Relationship between dietary carbohydrates intake and circulating sex hormone-binding globulin levels in postmenopausal women

Mengna Huang, Jinjie Liu, Xiaochen Lin, Atsushi Goto, Yiqing Song, Lesley F. Tinker, Kei hang Katie Chan, Simin Liu

Research output: Contribution to journalArticle

2 Citations (Scopus)

Abstract

Background: Low circulating levels of sex hormone-binding globulin (SHBG) have been shown to be a direct and strong risk factor for type 2 diabetes, cardiovascular diseases, and hormone-dependent cancers, although the relationship between various aspects of dietary carbohydrates and SHBG levels remains unexplored in population studies. Methods: Among postmenopausal women with available SHBG measurements at baseline (n=11159) in the Women's Health Initiative, a comprehensive assessment was conducted of total dietary carbohydrates, glycemic load (GL), glycemic index (GI), fiber, sugar, and various carbohydrate-abundant foods in relation to circulating SHBG levels using multiple linear regressions adjusting for potential covariates. Linear trend was tested across quartiles of dietary variables. Benjamini and Hochberg's procedure was used to calculate the false discovery rate for multiple comparisons. Results: Higher dietary GL and GI (both based on total and available carbohydrates) and a higher intake of sugar and sugar-sweetened beverages were associated with lower circulating SHBG concentrations (all P trend< 0.05; Q -values= 0.04,0.01, 0.07, 0.10, 0.01, and <0.0001, respectively). In contrast, women with a greater intake of dietary fiber tended to have elevated SHBG levels (P trend=0.01, Q -value=0.04). There was no significant association between total carbohydrates or other carbohydrate-abundant foods and SHBG concentrations. Conclusions: The findings suggest that low GL or GI diets with low sugar and high fiber content may be associated with higher serum SHBG concentrations among postmenopausal women. Future studies investigating whether lower GL or GI diets increase SHBG concentrations are warranted.

Original languageEnglish (US)
JournalJournal of Diabetes
DOIs
StateAccepted/In press - Jan 1 2017

Fingerprint

Dietary Carbohydrates
Sex Hormone-Binding Globulin
Glycemic Index
Carbohydrates
Diet
Serum Globulins
Food
Beverages
Dietary Fiber
Women's Health
Type 2 Diabetes Mellitus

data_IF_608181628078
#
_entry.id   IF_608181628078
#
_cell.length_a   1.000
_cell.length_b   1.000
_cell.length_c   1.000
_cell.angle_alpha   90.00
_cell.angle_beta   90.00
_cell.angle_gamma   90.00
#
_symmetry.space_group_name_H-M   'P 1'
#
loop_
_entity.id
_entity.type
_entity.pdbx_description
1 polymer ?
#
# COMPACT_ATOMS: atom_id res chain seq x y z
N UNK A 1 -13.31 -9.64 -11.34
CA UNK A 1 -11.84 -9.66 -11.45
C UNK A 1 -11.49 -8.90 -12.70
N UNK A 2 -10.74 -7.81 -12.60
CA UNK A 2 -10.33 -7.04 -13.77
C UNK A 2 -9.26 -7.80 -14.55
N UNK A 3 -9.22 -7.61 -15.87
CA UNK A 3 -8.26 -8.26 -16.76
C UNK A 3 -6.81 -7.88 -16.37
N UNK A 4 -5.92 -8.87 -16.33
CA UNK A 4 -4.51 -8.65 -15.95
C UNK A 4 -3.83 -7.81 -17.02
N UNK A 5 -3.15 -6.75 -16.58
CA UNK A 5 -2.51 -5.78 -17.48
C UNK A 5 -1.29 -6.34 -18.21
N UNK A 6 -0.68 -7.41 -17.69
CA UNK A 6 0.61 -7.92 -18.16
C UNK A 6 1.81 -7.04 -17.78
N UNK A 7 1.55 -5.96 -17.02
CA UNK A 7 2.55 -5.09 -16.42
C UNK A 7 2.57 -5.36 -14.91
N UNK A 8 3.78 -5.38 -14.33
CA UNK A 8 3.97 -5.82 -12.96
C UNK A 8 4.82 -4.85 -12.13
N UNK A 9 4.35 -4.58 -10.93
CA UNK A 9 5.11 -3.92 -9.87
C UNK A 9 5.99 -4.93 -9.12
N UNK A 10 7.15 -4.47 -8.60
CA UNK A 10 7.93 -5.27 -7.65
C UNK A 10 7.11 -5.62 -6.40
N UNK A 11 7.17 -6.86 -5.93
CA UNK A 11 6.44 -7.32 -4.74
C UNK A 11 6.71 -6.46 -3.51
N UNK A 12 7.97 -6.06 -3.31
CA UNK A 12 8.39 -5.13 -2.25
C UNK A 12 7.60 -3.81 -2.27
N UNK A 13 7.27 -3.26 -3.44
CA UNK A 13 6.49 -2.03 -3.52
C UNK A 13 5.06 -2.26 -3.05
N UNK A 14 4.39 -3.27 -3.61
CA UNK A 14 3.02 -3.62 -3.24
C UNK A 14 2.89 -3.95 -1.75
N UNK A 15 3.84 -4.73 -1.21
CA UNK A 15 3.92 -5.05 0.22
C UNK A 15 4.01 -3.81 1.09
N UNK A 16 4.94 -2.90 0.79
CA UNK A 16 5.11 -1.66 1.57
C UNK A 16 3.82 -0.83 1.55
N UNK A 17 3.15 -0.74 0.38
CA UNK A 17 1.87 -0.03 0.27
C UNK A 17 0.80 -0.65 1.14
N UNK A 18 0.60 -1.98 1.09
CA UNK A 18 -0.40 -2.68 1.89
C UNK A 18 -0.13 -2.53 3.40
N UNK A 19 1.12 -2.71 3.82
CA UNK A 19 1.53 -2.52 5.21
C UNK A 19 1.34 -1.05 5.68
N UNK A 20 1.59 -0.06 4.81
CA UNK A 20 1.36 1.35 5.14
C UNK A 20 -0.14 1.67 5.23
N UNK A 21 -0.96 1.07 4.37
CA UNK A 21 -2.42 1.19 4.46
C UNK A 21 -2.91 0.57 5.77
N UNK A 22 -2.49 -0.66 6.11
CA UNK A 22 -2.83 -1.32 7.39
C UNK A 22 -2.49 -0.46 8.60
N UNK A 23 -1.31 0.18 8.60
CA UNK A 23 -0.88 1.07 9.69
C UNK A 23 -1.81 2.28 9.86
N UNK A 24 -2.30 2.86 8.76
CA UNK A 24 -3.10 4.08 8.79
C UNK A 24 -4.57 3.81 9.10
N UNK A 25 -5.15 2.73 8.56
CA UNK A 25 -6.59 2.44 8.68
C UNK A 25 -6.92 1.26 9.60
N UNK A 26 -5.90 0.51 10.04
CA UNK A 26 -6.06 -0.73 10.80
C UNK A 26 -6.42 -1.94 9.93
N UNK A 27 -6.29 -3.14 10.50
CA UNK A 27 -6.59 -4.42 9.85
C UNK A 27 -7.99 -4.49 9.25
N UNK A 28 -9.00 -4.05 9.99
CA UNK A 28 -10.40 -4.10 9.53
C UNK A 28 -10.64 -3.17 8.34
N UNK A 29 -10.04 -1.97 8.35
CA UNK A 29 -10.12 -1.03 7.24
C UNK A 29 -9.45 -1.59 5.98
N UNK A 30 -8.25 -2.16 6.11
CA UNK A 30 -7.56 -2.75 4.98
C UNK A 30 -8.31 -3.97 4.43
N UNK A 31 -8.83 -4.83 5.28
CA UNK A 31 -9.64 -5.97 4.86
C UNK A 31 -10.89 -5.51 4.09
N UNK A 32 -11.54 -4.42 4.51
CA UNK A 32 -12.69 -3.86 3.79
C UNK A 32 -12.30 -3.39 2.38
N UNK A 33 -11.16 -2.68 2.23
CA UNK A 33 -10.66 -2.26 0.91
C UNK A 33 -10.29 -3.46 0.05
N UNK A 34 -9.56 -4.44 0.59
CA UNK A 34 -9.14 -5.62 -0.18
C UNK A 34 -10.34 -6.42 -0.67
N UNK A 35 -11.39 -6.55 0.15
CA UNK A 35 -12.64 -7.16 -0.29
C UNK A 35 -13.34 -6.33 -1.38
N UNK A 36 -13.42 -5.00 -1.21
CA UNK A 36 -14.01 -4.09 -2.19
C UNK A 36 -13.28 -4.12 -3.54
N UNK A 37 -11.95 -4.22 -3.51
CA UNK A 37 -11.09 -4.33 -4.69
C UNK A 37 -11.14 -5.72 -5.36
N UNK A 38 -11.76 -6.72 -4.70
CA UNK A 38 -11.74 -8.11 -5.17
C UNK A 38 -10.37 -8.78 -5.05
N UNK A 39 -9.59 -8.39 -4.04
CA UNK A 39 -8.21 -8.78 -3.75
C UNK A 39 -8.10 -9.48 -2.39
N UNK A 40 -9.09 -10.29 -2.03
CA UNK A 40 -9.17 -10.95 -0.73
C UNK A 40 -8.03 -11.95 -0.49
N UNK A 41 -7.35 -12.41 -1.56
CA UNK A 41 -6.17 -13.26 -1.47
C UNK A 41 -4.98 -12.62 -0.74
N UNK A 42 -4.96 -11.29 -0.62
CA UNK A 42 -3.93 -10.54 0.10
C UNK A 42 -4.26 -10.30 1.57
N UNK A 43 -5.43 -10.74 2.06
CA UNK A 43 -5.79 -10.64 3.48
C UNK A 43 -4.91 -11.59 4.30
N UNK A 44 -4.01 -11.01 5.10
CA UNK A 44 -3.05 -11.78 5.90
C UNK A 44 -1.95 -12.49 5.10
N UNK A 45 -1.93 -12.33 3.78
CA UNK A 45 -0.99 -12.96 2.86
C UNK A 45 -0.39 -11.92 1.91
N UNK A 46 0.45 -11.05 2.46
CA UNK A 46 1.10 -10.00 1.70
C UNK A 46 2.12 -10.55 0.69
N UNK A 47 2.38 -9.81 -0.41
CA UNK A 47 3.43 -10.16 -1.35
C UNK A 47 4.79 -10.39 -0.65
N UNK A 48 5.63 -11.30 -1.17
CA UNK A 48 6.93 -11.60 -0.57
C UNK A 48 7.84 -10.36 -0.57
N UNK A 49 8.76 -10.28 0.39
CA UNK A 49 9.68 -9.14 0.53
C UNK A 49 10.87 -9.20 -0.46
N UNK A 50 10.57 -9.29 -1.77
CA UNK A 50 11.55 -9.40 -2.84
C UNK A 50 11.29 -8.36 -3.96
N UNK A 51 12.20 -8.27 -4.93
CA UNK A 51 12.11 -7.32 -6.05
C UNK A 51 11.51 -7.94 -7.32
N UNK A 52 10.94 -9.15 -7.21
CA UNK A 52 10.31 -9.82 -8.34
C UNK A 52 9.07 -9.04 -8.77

Linear Models
Cardiovascular Diseases
Hormones

Keywords

  • Dietary carbohydrates
  • Glycemic index
  • Glycemic load
  • Sex hormone binding globulin (SHBG)
  • Type 2 diabetes

ASJC Scopus subject areas

  • Endocrinology, Diabetes and Metabolism

Cite this

Relationship between dietary carbohydrates intake and circulating sex hormone-binding globulin levels in postmenopausal women. / Huang, Mengna; Liu, Jinjie; Lin, Xiaochen; Goto, Atsushi; Song, Yiqing; Tinker, Lesley F.; Chan, Kei hang Katie; Liu, Simin.

In: Journal of Diabetes, 01.01.2017.

Research output: Contribution to journalArticle

Huang, Mengna ; Liu, Jinjie ; Lin, Xiaochen ; Goto, Atsushi ; Song, Yiqing ; Tinker, Lesley F. ; Chan, Kei hang Katie ; Liu, Simin. / Relationship between dietary carbohydrates intake and circulating sex hormone-binding globulin levels in postmenopausal women. In: Journal of Diabetes. 2017.
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abstract = "Background: Low circulating levels of sex hormone-binding globulin (SHBG) have been shown to be a direct and strong risk factor for type 2 diabetes, cardiovascular diseases, and hormone-dependent cancers, although the relationship between various aspects of dietary carbohydrates and SHBG levels remains unexplored in population studies. Methods: Among postmenopausal women with available SHBG measurements at baseline (n=11159) in the Women's Health Initiative, a comprehensive assessment was conducted of total dietary carbohydrates, glycemic load (GL), glycemic index (GI), fiber, sugar, and various carbohydrate-abundant foods in relation to circulating SHBG levels using multiple linear regressions adjusting for potential covariates. Linear trend was tested across quartiles of dietary variables. Benjamini and Hochberg's procedure was used to calculate the false discovery rate for multiple comparisons. Results: Higher dietary GL and GI (both based on total and available carbohydrates) and a higher intake of sugar and sugar-sweetened beverages were associated with lower circulating SHBG concentrations (all P trend< 0.05; Q -values= 0.04,0.01, 0.07, 0.10, 0.01, and <0.0001, respectively). In contrast, women with a greater intake of dietary fiber tended to have elevated SHBG levels (P trend=0.01, Q -value=0.04). There was no significant association between total carbohydrates or other carbohydrate-abundant foods and SHBG concentrations. Conclusions: The findings suggest that low GL or GI diets with low sugar and high fiber content may be associated with higher serum SHBG concentrations among postmenopausal women. Future studies investigating whether lower GL or GI diets increase SHBG concentrations are warranted.",
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